But is there any reason for hope that this year’s Philly squad can re-create that perfect storm that launched peak Foles in 2013? After all, the Eagles have a varied and explosive run game under Jay Ajayi, LeGarrette Blount, and Corey Clement. They’ve got a big, playmaking pass catcher on the outside in Alshon Jeffery, a speed threat down the field in Torrey Smith, and a dynamic weapon over the middle in Nelson Agholor. They’ve got three starting-caliber tight ends in Zach Ertz, Brent Celek, and Trey Burton. And most important, they’ve got an innovative offensive play-caller in head coach Doug Pederson, who has not been afraid to mix college spread-offense schemes with West Coast offense, pro-style concepts. That’s the same type of situation that helped Foles thrive under Kelly in 2013, when he could alternate among tossing bombs downfield, throwing out of read-option play fakes, and confounding the defense with run-pass option plays at a lightning-quick pace. These RPOs were just one piece of the Eagles’ offensive puzzle that year, but they helped create impossible decisions for defenders: Foles would have the option to hand off, carry the ball himself, or throw the ball depending on what a certain targeted defensive back or linebacker was doing in a given situation. In Philly’s 49-20 blowout win against the Raiders that season, Foles tied an NFL record with seven touchdown passes, and one of those was set up with a play like this:

Against the Bucs, he saw a numbers advantage open up on the left, and while he could’ve handed off to LeSean McCoy on a run to the right, he instead threw a quick pass out left to Riley Cooper, who made two guys miss to find open field.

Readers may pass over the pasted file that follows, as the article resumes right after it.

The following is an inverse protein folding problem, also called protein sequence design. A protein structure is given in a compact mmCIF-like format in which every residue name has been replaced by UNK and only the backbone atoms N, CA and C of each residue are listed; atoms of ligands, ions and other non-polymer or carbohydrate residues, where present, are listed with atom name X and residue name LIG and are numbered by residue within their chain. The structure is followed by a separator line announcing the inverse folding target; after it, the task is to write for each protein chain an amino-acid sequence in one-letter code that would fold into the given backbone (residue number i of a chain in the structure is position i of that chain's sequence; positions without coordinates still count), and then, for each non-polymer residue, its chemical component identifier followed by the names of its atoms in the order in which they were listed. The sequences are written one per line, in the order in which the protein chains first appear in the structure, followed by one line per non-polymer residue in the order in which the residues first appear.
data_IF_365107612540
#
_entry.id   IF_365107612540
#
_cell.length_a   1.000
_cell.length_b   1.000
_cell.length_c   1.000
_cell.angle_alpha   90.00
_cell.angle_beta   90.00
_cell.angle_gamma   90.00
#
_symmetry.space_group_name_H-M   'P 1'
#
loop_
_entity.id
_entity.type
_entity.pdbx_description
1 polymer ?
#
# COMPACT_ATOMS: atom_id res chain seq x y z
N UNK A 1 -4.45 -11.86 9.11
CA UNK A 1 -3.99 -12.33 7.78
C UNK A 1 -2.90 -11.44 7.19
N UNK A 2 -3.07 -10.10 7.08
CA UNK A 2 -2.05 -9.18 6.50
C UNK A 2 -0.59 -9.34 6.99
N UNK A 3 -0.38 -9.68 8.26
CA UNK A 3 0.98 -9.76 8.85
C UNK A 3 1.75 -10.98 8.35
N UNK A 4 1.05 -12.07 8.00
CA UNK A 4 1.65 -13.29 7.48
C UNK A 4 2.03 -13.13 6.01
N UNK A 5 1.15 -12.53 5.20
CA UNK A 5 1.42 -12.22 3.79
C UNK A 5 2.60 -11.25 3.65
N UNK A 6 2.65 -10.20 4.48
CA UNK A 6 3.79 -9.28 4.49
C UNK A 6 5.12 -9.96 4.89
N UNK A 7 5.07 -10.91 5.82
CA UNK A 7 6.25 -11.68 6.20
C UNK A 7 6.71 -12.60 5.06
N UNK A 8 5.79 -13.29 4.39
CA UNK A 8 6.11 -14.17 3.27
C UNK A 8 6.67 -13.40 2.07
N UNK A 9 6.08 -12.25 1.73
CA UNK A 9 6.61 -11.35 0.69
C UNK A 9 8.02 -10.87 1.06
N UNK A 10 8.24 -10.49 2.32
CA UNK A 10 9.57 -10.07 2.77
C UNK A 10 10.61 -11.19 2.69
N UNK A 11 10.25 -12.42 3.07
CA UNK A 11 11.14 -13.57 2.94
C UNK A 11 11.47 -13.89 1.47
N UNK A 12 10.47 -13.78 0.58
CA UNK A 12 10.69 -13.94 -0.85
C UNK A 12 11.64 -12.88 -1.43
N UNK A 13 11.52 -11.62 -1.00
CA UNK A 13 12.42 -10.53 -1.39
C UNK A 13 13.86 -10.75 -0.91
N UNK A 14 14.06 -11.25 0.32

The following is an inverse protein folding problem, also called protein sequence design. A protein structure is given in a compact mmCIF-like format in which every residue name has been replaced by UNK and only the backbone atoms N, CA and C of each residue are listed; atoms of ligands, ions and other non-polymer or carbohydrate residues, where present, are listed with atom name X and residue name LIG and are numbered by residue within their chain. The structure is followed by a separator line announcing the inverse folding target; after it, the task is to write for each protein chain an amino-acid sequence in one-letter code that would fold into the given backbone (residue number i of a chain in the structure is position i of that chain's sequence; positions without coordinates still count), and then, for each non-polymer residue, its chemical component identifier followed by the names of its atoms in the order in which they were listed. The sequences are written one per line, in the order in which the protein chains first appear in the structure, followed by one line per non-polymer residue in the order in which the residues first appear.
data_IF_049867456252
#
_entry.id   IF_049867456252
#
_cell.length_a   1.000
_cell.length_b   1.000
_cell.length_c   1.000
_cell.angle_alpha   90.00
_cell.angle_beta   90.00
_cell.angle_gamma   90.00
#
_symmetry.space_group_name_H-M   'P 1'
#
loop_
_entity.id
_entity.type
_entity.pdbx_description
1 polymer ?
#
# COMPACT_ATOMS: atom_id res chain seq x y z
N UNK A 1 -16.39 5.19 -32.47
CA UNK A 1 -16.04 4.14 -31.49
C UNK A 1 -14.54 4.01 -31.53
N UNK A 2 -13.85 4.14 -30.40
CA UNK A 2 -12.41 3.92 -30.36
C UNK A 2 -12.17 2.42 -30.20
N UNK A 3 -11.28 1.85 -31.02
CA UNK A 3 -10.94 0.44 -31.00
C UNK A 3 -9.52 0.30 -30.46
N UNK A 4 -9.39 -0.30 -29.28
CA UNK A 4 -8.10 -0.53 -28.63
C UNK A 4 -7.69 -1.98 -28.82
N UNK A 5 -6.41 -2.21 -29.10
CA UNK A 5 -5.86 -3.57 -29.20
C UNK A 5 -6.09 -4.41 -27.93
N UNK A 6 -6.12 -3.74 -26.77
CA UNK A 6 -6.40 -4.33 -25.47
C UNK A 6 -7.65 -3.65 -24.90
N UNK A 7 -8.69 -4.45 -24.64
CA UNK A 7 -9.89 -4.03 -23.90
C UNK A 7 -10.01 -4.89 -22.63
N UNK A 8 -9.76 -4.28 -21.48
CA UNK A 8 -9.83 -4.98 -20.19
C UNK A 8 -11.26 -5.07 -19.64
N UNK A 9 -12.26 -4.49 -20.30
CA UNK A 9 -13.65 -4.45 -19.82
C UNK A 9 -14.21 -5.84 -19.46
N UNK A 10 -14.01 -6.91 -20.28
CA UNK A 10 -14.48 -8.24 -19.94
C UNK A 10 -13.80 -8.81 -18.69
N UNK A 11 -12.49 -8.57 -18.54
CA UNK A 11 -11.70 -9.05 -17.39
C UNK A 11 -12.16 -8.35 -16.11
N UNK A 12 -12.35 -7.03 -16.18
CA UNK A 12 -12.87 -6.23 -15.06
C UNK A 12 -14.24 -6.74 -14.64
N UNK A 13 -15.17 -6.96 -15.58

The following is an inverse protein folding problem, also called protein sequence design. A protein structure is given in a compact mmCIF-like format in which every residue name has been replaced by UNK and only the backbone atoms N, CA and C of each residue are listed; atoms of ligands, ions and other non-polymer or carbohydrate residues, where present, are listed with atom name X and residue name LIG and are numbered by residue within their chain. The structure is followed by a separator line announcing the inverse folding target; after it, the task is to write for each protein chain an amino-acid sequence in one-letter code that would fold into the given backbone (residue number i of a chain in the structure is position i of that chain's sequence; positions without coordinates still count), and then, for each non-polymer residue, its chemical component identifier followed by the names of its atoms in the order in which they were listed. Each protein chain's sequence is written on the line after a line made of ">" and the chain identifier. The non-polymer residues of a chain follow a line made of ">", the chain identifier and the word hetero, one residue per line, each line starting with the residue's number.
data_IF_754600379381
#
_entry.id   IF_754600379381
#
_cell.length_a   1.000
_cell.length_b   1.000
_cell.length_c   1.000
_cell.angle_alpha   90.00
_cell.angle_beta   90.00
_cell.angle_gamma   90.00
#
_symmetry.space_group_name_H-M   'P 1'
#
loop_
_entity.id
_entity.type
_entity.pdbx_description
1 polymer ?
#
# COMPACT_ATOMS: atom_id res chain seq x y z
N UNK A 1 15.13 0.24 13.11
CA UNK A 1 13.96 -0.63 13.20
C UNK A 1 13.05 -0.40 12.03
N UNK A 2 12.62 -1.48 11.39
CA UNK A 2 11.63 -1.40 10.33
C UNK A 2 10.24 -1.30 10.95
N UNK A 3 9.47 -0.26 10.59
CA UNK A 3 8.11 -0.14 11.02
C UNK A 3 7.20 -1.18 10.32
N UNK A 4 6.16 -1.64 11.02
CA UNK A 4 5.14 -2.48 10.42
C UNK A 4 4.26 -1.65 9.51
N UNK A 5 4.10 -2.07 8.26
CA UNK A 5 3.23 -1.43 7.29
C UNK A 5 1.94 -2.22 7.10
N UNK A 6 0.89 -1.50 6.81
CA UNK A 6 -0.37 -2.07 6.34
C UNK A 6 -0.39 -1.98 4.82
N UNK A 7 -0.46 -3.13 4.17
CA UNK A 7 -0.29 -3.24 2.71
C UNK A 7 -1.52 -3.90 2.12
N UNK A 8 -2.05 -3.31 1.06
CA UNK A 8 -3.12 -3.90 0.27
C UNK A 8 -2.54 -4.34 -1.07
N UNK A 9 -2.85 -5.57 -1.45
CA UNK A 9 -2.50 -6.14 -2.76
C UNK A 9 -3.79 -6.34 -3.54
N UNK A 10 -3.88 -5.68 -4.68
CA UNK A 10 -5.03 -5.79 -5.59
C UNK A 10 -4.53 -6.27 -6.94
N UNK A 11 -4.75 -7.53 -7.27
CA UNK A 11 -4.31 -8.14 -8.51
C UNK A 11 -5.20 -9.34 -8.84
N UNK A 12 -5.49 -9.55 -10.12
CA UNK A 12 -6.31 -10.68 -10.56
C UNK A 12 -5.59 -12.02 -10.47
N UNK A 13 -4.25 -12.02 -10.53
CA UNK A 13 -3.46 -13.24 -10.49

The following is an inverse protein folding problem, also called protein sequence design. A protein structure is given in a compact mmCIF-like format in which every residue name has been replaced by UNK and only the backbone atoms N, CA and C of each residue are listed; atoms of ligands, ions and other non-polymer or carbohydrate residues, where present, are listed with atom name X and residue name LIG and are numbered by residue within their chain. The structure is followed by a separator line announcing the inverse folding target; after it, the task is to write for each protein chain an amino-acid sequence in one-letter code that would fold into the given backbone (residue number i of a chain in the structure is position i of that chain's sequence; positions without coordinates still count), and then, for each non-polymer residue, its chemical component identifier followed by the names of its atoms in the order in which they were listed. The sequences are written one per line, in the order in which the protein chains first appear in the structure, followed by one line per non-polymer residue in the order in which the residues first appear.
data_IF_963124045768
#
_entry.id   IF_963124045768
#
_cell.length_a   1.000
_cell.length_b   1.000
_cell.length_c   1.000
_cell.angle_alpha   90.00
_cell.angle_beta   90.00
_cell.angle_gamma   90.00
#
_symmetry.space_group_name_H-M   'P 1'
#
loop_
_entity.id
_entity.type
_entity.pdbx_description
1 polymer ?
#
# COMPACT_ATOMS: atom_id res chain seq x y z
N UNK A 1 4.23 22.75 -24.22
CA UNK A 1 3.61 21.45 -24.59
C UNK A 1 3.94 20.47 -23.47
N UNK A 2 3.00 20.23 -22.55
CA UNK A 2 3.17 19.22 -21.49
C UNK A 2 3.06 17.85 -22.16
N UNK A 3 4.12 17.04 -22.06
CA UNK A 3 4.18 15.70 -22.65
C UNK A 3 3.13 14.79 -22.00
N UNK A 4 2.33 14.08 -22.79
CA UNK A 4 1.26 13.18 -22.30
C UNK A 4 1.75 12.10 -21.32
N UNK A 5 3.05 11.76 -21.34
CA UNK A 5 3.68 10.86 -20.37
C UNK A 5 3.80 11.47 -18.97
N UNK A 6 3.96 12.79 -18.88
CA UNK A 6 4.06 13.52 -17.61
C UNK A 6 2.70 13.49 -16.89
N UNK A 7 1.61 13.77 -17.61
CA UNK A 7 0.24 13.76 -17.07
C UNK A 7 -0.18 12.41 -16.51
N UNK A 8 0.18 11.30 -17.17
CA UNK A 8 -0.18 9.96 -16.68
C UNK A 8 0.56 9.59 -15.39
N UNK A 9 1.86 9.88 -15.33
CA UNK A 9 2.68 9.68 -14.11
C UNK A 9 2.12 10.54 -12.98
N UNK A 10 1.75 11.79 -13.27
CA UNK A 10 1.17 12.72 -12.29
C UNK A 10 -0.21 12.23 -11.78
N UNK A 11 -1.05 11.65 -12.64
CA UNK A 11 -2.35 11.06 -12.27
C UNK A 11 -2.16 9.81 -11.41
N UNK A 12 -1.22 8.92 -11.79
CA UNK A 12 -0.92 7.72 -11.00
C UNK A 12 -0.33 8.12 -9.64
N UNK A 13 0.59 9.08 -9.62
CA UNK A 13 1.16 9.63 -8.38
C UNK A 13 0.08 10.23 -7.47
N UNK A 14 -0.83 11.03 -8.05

Flash forward to the present, and the Eagles lead the NFL in RPO plays (155), per Pro Football Focus, by a long shot—Pederson has called 37 more of those option plays than his former mentor, Andy Reid, has run in Kansas City. With Foles’s experience under both Reid and Pederson, he’s been schooled in those types of plays. The question is whether or not he can match the speed with which he processed everything in his outlier year. On Sunday, the Eagles ran a few RPOs with Foles. On one, he handed off to Ajayi, who picked up a few yards.

The decision to hand off worked well enough, but on another similarly schemed play, Foles appeared to be about a half beat too slow, and against an über-athletic Rams front that features destroyer of worlds Aaron Donald, that half beat can be the difference between a successful play and a miscue.

It’s also worth noting that the Eagles didn’t totally abandon RPO concepts after Foles’s wildly successful 2013 campaign (nor did they change the rest of the offense significantly). Foles just never found the same type of rhythm and success as he did that first year under Kelly. Perhaps it was because of Kelly’s overly predictable play-calling, or other teams improving in their ability to counter Philly’s up-tempo tactics, or an incremental but important drop-off in the talent around him (Philly released DeSean Jackson), or any of the million reasons a quarterback regresses following a historic season. In any case, the RPO does not have the capability to magically unlock Foles’s potential, but it may be a tool that Pederson can still use to create favorable situations and easy throws for his backup quarterback.